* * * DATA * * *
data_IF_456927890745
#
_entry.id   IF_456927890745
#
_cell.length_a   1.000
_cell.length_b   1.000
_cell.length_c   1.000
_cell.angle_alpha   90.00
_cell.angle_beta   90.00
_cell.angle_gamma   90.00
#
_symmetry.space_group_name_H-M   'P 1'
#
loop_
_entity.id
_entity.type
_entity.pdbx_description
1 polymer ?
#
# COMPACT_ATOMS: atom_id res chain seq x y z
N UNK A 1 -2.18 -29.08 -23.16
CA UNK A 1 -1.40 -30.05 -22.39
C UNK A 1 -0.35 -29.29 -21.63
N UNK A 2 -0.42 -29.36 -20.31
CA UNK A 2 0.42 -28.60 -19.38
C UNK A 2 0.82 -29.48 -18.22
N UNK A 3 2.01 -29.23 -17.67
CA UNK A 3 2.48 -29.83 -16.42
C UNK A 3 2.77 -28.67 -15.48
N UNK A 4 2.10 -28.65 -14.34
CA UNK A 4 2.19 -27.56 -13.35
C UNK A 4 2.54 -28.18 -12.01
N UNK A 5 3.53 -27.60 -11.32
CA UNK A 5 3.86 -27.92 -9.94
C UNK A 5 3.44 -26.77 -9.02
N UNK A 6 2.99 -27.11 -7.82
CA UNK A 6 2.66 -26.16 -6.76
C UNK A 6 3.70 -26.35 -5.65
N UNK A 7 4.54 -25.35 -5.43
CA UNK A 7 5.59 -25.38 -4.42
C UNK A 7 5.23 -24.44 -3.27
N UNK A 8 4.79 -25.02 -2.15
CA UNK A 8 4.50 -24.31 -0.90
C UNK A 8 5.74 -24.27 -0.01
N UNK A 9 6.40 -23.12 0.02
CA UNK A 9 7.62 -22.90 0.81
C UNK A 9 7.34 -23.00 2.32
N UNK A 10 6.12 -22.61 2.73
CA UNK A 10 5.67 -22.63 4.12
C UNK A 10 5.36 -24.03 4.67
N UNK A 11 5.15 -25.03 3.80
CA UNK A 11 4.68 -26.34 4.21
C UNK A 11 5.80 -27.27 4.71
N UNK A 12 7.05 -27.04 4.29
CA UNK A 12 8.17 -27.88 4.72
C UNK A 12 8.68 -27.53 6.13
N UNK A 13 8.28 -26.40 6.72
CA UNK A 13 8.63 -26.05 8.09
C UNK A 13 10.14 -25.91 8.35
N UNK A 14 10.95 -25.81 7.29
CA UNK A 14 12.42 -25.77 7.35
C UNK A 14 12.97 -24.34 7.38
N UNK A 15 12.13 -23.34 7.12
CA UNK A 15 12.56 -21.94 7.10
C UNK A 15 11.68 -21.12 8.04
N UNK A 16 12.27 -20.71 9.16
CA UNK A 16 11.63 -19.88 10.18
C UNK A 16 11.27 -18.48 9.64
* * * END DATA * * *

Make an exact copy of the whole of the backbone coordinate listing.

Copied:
data_IF_456927890745
#
_entry.id   IF_456927890745
#
_cell.length_a   1.000
_cell.length_b   1.000
_cell.length_c   1.000
_cell.angle_alpha   90.00
_cell.angle_beta   90.00
_cell.angle_gamma   90.00
#
_symmetry.space_group_name_H-M   'P 1'
#
loop_
_entity.id
_entity.type
_entity.pdbx_description
1 polymer ?
#
# COMPACT_ATOMS: atom_id res chain seq x y z
N UNK A 1 -2.18 -29.08 -23.16
CA UNK A 1 -1.40 -30.05 -22.39
C UNK A 1 -0.35 -29.29 -21.63
N UNK A 2 -0.42 -29.36 -20.31
CA UNK A 2 0.42 -28.60 -19.38
C UNK A 2 0.82 -29.48 -18.22
N UNK A 3 2.01 -29.23 -17.67
CA UNK A 3 2.48 -29.83 -16.42
C UNK A 3 2.77 -28.67 -15.48
N UNK A 4 2.10 -28.65 -14.34
CA UNK A 4 2.19 -27.56 -13.35
C UNK A 4 2.54 -28.18 -12.01
N UNK A 5 3.53 -27.60 -11.32
CA UNK A 5 3.86 -27.92 -9.94
C UNK A 5 3.44 -26.77 -9.02
N UNK A 6 2.99 -27.11 -7.82
CA UNK A 6 2.66 -26.16 -6.76
C UNK A 6 3.70 -26.35 -5.65
N UNK A 7 4.54 -25.35 -5.43
CA UNK A 7 5.59 -25.38 -4.42
C UNK A 7 5.23 -24.44 -3.27
N UNK A 8 4.79 -25.02 -2.15
CA UNK A 8 4.50 -24.31 -0.90
C UNK A 8 5.74 -24.27 -0.01
N UNK A 9 6.40 -23.12 0.02
CA UNK A 9 7.62 -22.90 0.81
C UNK A 9 7.34 -23.00 2.32
N UNK A 10 6.12 -22.61 2.73
CA UNK A 10 5.67 -22.63 4.12
C UNK A 10 5.36 -24.03 4.67
N UNK A 11 5.15 -25.03 3.80
CA UNK A 11 4.68 -26.34 4.21
C UNK A 11 5.80 -27.27 4.71
N UNK A 12 7.05 -27.04 4.29
CA UNK A 12 8.17 -27.88 4.72
C UNK A 12 8.68 -27.53 6.13
N UNK A 13 8.28 -26.40 6.72
CA UNK A 13 8.63 -26.05 8.09
C UNK A 13 10.14 -25.91 8.35
N UNK A 14 10.95 -25.81 7.29
CA UNK A 14 12.42 -25.77 7.35
C UNK A 14 12.97 -24.34 7.38
N UNK A 15 12.13 -23.34 7.12
CA UNK A 15 12.56 -21.94 7.10
C UNK A 15 11.68 -21.12 8.04
N UNK A 16 12.27 -20.71 9.16
CA UNK A 16 11.63 -19.88 10.18
C UNK A 16 11.27 -18.48 9.64